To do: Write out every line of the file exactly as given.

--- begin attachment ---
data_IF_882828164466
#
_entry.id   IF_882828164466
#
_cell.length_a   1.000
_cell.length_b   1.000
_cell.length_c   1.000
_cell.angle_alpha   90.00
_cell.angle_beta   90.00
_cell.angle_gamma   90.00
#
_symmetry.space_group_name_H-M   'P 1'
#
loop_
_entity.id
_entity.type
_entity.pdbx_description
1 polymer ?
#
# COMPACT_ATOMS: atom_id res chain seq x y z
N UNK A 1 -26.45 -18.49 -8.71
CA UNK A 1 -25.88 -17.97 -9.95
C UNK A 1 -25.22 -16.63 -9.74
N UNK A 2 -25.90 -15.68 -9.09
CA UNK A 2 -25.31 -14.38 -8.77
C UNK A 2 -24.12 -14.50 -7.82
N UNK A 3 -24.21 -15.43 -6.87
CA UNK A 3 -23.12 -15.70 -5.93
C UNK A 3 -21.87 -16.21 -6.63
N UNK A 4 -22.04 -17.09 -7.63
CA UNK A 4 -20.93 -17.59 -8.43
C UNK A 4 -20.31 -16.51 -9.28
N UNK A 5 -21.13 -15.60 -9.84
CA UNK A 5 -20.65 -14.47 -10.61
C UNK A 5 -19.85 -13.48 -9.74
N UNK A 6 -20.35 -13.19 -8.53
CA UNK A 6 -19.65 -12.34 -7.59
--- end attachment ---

data_IF_882828164466
#
_entry.id   IF_882828164466
#
_cell.length_a   1.000
_cell.length_b   1.000
_cell.length_c   1.000
_cell.angle_alpha   90.00
_cell.angle_beta   90.00
_cell.angle_gamma   90.00
#
_symmetry.space_group_name_H-M   'P 1'
#
loop_
_entity.id
_entity.type
_entity.pdbx_description
1 polymer ?
#
# COMPACT_ATOMS: atom_id res chain seq x y z
N UNK A 1 -26.45 -18.49 -8.71
CA UNK A 1 -25.88 -17.97 -9.95
C UNK A 1 -25.22 -16.63 -9.74
N UNK A 2 -25.90 -15.68 -9.09
CA UNK A 2 -25.31 -14.38 -8.77
C UNK A 2 -24.12 -14.50 -7.82
N UNK A 3 -24.21 -15.43 -6.87
CA UNK A 3 -23.12 -15.70 -5.93
C UNK A 3 -21.87 -16.21 -6.63
N UNK A 4 -22.04 -17.09 -7.63
CA UNK A 4 -20.93 -17.59 -8.43
C UNK A 4 -20.31 -16.51 -9.28
N UNK A 5 -21.13 -15.60 -9.84
CA UNK A 5 -20.65 -14.47 -10.61
C UNK A 5 -19.85 -13.48 -9.74
N UNK A 6 -20.35 -13.19 -8.53
CA UNK A 6 -19.65 -12.34 -7.59